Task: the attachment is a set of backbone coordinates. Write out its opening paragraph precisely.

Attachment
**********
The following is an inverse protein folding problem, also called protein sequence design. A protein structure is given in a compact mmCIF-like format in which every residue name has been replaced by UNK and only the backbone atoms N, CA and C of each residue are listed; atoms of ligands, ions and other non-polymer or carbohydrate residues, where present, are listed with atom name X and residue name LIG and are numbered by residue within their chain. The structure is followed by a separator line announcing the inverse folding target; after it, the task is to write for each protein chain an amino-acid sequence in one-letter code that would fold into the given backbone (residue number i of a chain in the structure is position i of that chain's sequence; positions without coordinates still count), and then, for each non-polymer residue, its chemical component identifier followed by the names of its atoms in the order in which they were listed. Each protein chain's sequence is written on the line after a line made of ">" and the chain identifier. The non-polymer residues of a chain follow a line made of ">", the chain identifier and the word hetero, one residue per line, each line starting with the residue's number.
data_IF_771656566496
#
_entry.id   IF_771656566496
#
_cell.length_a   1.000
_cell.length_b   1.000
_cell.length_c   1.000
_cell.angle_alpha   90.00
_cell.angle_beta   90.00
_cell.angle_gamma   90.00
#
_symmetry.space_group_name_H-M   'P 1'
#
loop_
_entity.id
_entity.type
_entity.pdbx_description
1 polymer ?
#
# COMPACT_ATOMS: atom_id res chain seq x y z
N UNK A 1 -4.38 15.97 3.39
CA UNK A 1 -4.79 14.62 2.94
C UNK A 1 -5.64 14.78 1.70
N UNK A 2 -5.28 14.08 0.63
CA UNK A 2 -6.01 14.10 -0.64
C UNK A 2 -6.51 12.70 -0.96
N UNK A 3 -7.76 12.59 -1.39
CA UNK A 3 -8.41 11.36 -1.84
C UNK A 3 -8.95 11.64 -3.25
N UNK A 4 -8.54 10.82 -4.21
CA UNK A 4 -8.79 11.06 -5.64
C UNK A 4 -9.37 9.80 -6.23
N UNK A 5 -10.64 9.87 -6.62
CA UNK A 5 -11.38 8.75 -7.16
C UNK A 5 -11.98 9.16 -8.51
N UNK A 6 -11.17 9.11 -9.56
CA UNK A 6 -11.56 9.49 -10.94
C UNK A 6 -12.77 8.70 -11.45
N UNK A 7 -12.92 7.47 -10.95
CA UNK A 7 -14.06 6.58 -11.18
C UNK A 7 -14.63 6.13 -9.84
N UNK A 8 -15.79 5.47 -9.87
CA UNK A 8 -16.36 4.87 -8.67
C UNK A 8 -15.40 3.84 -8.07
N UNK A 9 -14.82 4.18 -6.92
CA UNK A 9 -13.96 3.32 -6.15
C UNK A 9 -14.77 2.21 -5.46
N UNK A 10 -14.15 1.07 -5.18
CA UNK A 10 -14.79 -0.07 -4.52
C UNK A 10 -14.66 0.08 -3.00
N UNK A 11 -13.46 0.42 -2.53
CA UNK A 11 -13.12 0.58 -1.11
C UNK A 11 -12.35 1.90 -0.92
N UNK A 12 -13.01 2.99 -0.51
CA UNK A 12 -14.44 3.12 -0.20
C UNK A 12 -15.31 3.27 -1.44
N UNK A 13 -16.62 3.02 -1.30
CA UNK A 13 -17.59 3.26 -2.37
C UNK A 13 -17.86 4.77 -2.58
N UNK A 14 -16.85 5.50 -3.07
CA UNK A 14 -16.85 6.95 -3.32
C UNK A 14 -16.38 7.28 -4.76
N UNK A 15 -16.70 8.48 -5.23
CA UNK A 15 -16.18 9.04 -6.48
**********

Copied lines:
The following is an inverse protein folding problem, also called protein sequence design. A protein structure is given in a compact mmCIF-like format in which every residue name has been replaced by UNK and only the backbone atoms N, CA and C of each residue are listed; atoms of ligands, ions and other non-polymer or carbohydrate residues, where present, are listed with atom name X and residue name LIG and are numbered by residue within their chain. The structure is followed by a separator line announcing the inverse folding target; after it, the task is to write for each protein chain an amino-acid sequence in one-letter code that would fold into the given backbone (residue number i of a chain in the structure is position i of that chain's sequence; positions without coordinates still count), and then, for each non-polymer residue, its chemical component identifier followed by the names of its atoms in the order in which they were listed. Each protein chain's sequence is written on the line after a line made of ">" and the chain identifier. The non-polymer residues of a chain follow a line made of ">", the chain identifier and the word hetero, one residue per line, each line starting with the residue's number.